Fat is an essential source of energy and fatty acids. It builds nerve sheaths and cell membranes and is necessary for muscle movement, blood clotting, reducing inflammation. However, not all fats are created equal. Eating "bad" fats can cause heart problems, for example. Many studies link saturated fat to cholesterol levels, though it is important to remember that cholesterol in itself is not good or bad. Understanding saturated fats can help people make informed and healthful changes to their diets.
All fats consist of a chain of carbon atoms bonded to hydrogen atoms. The length of the chain and number of hydrogen atoms defines the types of fat and whether they are ‘good’ or ‘bad.’ Saturated fats do not have double bonds between the individual carbon atoms. The fat is ‘saturated’ with hydrogen molecules, and these fats are solid at room temperature. Monounsaturated fats only have one carbon-to-carbon double bond. This means they have fewer hydrogen atoms than saturated fats, a structure that keeps them liquid at room temperature. Polyunsaturated fats have two or more double bonds between carbon atoms.
Animal-based sources of saturated fat include fatty cuts of beef, lamb, pork or poultry with skin. Processed meats like sausages and salami also contain high quantities saturated fats. Dairy products like butter, cheese, cream, and ghee also include saturated fats. You may be surprised to know that they are also found in some vegetable oils, like palm oil and coconut oil. Many manufactured and packaged foods such as pastries, pies, sausage rolls, cakes, biscuits, pizzas and fatty snack foods contain high quantities of saturated fats. Deep fried takeaway foods are also full of saturated fats.
The daily allowance for saturated fat varies according to gender. The American Heart Foundation recommends those who eat 2,000 calories a day, to consume no more than 120 of them from saturated fat. This is about 6% of your total calories or about 13 grams per day. According to the NHS, 50g of the 70g of fats an adult should eat in a day should be made up of unsaturated fats, and only 20g should be saturated fats. Read labels to find out how much-saturated fat is in the foods you’re consuming.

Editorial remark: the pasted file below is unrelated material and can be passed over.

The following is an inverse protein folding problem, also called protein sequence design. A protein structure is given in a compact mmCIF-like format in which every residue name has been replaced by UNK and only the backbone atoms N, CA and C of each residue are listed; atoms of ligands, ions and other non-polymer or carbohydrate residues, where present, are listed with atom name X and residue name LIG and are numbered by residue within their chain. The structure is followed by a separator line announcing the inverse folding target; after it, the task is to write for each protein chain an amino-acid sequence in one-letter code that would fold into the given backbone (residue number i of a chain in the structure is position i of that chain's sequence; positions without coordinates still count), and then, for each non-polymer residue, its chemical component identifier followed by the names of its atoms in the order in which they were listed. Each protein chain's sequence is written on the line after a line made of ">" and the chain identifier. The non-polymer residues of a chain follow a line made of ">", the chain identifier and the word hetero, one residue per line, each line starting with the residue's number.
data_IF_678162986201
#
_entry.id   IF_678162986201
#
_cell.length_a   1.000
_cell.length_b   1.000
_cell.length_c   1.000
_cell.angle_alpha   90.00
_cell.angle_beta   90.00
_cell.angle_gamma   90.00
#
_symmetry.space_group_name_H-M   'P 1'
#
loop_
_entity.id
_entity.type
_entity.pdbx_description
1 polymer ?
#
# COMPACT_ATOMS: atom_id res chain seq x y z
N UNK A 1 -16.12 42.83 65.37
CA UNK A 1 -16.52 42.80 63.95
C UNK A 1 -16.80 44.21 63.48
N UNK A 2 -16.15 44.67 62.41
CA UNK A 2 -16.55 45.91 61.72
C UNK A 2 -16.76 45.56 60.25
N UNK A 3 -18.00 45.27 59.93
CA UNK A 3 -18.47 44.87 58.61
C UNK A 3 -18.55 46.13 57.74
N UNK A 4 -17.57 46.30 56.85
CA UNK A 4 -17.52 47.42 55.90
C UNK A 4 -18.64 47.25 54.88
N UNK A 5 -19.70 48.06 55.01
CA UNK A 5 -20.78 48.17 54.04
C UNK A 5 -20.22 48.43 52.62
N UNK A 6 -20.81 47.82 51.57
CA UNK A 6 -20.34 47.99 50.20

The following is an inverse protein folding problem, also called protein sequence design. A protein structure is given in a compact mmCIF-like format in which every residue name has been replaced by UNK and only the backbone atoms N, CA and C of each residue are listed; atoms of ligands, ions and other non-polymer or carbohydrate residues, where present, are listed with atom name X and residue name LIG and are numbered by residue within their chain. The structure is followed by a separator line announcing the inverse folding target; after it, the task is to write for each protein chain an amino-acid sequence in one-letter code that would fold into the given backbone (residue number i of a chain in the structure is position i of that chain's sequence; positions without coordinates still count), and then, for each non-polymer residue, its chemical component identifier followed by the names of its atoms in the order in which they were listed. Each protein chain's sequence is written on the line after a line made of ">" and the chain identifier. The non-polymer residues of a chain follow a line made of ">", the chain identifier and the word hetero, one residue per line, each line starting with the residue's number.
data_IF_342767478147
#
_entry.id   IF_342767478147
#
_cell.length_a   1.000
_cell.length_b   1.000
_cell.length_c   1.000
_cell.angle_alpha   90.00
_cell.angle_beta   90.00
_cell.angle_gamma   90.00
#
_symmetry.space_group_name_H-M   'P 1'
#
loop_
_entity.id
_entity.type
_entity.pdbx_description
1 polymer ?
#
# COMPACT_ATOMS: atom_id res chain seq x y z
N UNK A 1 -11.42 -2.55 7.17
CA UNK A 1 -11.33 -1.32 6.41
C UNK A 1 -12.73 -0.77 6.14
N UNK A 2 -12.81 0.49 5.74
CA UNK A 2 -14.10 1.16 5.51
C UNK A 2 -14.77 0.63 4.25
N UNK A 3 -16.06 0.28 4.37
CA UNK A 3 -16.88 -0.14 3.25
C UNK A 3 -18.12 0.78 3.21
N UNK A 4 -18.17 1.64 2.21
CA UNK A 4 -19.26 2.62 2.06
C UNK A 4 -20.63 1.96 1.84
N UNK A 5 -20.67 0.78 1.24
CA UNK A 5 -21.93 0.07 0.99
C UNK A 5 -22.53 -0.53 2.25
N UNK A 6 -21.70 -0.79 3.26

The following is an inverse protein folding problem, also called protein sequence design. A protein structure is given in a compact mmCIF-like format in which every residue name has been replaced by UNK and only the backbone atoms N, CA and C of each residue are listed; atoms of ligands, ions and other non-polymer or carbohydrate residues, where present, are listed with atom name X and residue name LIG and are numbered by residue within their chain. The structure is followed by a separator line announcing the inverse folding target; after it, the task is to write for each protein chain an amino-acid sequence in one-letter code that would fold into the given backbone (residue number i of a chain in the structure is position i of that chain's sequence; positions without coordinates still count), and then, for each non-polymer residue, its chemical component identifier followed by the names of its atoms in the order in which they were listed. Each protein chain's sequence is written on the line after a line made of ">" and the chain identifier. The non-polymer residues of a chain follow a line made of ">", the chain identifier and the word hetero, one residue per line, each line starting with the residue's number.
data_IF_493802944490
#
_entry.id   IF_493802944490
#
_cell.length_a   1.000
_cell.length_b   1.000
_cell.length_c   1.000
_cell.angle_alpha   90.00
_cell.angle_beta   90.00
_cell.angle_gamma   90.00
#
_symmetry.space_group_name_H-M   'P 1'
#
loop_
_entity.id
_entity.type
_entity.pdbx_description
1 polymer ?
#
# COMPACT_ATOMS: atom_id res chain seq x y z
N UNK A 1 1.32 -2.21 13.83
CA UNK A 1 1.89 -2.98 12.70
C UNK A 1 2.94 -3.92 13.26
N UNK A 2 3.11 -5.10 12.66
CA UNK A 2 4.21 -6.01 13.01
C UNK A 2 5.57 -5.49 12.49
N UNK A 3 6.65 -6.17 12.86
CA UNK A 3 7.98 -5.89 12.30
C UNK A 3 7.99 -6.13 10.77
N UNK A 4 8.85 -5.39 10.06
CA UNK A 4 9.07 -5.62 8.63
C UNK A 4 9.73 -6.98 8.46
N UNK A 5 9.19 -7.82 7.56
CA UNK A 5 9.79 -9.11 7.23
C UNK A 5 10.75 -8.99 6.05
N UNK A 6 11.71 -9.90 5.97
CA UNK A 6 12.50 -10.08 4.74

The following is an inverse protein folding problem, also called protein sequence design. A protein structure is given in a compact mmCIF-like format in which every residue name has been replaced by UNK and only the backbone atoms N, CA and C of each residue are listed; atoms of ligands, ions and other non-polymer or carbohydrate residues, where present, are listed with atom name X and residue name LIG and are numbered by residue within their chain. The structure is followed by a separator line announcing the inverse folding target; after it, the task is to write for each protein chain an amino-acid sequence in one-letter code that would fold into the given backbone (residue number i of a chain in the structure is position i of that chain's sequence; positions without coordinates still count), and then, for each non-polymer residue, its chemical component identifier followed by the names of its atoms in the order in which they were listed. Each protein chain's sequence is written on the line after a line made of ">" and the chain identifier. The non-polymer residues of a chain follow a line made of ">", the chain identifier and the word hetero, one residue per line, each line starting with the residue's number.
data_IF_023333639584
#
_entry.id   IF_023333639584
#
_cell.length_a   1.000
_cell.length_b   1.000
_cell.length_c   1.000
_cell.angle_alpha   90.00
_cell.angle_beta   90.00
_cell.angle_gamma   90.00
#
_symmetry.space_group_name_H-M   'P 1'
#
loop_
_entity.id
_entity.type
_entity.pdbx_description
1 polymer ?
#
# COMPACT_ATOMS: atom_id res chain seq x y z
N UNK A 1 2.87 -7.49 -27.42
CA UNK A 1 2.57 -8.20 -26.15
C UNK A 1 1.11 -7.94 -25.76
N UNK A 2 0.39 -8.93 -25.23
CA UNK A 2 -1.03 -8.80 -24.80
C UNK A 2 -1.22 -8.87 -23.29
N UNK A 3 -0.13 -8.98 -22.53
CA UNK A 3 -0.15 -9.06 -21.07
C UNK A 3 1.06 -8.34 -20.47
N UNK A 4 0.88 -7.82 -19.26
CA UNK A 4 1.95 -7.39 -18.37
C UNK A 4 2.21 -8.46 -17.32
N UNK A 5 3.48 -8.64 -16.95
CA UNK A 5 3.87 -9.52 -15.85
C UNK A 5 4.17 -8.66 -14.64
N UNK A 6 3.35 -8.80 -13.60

It is not practical to eliminate saturated fat entirely because it may inevitably be present in small amounts in some foods. You can, instead, try to eat foods containing saturated fats less often. You can also go for lower fat versions of the foods that contain saturated fats such as lean meat and poultry without skin. It’s also best to avoid full-fat dairy products such as full cream milk, cheese, and yogurt. Change to low-fat dairy products like low-fat milk, cheese, and yogurt. Consider using a vegetable oil-based spread rather than butter.
As already mentioned, monounsaturated fat has one double bond in the fatty acid chain. The most common monounsaturated fat found in food is oleic acid. It occurs naturally in oils, especially olive oil. Other good sources of monounsaturated fats are canola oil, olive oil, peanut oil, avocados, almonds, peanuts, and cashews. A study during the 1960s revealed that people living in the Mediterranean region had a low risk of heart disease although they ate a diet high in fat. The primary fat was not saturated fat but olive oil, a monounsaturated fat. Today many people consider the ‘Mediterranean diet’ as one of the healthiest dietary options.